Tuesday, July 14, 2015

The “Confidence” Behind Decision Making

It takes both "Thinking Fast (intuition) and Thinking Slow (analytics)" to gain enough confidence in making effective decisions.

One of the most important tasks for management is to make decisions, however, across the sectors, many business leaders fail to make effective decisions, Being decisive, getting to the root cause, defining problems are all important, but very few can get them all right, so what’re the mechanisms shall you use, or what is "confidence" in the world of business and where does it fit into the decision making frameworks of organizations?

Re-framing a problem: Any problem is essential if you're going to side-step the "but we've always done it this way" syndrome. Groundbreaking decisions require breaking new ground before the decisions are made. Reframing changes the idea-space you're confronted with, enabling the previously "unthinkable" to potentially present itself as "the only reasonable solution." From a business systemic point of view, there are unplanned events that occur at random and whose frequency depends on the business' environment it operates in. You can view the events as opportunities to profit from, not just the risks for mitigation. So re-framing the problems by asking the right questions helps to make effective decisions.

Statistical and “Gut feeling” confidence: It takes both "Thinking Fast (intuition) and Thinking Slow (analytics)" to gain enough confidence in making effective decisions. The decision maker’s "gut feeling" represents the ongoing sum of their experiences at (a) estimating the likelihood of a downside event occurring, (b) estimating the magnitude of the impact of the event which may occur in their plans; and, (c) knowing the tolerance of their enterprise for the resulting downside risk. Reliance on "gut feel" is riskier in new ventures where there is less of a track record and in today's markets and economic systems which do not always perform exactly as they have in the past. And there are two types of confidence in making effective decisions. Confidence in relation to statistical estimates is a quantification of the uncertainty remaining following measurement. Confidence in gut feel is a psychological sense of certainty in the face of unquantified uncertainty. Having engaged in some measurement for making decisions, you have reduced the uncertainty, but having quantified the degree of uncertainty remaining, managers do not feel psychological confidence. In contrast, having no measurement of the uncertainty, managers have no difficulty "feeling" confident. Ironically, investing in efforts to reduce uncertainty makes managers feel less confident because such efforts make the remaining uncertainty loom larger than their sense of uncertainty prior to measurement.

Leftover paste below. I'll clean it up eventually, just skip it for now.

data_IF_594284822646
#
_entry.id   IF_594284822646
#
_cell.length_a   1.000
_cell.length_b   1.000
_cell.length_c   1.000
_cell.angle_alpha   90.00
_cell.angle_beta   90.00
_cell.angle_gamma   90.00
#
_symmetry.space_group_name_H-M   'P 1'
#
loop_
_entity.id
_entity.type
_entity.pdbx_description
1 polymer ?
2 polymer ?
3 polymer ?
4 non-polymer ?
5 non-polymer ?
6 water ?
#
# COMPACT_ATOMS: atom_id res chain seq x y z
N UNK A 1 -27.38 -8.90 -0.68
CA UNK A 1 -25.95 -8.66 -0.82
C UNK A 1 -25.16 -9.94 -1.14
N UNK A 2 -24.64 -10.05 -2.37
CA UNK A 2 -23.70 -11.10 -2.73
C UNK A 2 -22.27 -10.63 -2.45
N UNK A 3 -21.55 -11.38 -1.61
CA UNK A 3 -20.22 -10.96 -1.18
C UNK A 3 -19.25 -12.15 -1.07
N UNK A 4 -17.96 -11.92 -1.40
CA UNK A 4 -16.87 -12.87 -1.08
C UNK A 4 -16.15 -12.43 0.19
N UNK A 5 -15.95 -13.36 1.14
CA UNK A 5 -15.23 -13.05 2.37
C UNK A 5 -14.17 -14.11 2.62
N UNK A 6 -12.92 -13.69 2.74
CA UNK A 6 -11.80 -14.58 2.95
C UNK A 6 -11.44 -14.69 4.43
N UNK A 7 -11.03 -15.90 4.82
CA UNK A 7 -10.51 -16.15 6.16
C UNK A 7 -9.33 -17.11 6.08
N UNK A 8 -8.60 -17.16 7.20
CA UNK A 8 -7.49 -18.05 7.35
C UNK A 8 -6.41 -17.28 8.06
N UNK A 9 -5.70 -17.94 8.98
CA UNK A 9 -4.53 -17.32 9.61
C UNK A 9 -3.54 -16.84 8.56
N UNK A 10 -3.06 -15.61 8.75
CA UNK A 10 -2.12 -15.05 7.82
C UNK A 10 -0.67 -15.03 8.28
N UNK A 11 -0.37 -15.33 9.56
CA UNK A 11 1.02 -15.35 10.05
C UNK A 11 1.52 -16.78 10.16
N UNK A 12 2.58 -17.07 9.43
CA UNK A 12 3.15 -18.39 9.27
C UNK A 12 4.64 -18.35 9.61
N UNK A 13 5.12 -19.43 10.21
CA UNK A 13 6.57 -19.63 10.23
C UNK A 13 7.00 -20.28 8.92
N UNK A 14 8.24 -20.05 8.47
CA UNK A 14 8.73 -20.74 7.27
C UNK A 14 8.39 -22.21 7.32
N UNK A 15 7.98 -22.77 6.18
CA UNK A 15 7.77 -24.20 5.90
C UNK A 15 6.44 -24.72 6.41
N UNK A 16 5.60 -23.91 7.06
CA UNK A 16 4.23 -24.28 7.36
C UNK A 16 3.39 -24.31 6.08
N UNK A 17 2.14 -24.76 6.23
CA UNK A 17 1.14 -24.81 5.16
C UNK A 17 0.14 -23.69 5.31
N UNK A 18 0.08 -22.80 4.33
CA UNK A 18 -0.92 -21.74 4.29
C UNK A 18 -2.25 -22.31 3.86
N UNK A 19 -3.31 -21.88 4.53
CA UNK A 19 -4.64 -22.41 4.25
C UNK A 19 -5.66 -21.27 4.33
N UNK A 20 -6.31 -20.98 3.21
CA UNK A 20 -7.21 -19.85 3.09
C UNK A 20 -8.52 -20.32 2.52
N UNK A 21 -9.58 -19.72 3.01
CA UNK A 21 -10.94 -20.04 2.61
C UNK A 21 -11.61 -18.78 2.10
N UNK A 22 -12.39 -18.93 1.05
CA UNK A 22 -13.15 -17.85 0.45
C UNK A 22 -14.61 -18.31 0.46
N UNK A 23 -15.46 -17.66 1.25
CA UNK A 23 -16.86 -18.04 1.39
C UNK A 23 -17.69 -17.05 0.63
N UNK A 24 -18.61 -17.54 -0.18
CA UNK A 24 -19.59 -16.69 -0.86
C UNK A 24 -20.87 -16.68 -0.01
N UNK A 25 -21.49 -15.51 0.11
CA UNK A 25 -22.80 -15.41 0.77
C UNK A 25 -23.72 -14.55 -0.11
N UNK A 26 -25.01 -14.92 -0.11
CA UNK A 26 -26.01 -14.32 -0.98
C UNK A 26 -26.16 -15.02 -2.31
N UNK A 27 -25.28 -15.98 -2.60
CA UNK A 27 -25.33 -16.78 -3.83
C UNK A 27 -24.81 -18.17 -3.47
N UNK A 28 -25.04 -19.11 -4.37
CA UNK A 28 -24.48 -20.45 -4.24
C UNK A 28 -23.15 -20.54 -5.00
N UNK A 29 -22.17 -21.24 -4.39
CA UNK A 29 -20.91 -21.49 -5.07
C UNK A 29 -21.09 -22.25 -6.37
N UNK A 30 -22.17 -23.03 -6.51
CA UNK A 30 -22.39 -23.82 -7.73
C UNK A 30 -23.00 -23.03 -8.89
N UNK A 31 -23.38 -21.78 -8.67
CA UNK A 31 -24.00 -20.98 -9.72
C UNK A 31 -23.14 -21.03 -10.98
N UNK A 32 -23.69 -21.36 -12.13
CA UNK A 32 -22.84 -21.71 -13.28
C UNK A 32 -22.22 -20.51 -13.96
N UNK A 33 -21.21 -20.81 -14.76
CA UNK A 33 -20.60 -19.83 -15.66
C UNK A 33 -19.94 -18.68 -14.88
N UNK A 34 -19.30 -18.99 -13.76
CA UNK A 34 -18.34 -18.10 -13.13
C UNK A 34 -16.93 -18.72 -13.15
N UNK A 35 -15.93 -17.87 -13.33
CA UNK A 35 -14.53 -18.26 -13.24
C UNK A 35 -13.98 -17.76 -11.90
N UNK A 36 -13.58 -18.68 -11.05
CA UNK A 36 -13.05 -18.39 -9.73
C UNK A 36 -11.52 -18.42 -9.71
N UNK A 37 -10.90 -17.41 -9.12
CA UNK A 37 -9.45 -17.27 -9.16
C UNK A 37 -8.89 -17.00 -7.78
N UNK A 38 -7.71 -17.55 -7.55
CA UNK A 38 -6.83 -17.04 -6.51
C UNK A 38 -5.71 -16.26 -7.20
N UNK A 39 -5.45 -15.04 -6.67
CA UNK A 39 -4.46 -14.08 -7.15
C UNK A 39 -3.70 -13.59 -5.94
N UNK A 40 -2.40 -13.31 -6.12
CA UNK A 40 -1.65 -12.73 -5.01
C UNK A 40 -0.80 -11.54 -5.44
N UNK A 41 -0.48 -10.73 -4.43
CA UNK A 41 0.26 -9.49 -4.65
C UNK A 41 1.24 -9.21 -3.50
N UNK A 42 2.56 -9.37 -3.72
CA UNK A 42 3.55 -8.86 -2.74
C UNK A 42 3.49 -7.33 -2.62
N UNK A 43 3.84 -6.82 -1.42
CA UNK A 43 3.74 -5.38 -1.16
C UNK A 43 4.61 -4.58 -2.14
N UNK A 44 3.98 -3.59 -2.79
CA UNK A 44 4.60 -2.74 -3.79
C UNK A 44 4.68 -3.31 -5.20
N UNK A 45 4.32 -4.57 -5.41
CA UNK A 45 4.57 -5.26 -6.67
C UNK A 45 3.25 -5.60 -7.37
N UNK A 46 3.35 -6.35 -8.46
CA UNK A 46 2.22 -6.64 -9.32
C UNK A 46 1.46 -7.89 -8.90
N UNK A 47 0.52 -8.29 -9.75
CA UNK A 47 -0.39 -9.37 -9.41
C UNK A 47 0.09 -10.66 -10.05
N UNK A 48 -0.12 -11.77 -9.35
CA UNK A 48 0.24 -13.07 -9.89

Defining and highlighting uncertainty: One reason managers prefer gut feel is that they often measure what is easy to measure, or what they are required to measure, leaving the most important variables unmeasured except by gut feeling. Most risks are taken because decision makers don't know they are taking them. Investing in efforts to reduce uncertainty highlights the uncertainty which cannot be reduced. Defining and highlighting the uncertainties that cannot be reduced and the potential impact of these uncertainties allows for a better-informed decision process and determination as to whether the uncertainty is within the risk tolerance of the enterprise to which the manager should be tuned. It also allows for the establishment of metrics and "early warning" triggers for downside risks, for which there might be contingency plans established.

Due to the complexity, ambiguity and unpredictability of business dynamic, it is not possible to make effective decisions via pure gut feeling or ivory tower approach, the digital decision-making style is to think fast and slow, think independently and leverage multiple perspectives. analyze and synthesize for making the right decisions at the right time by the right people.


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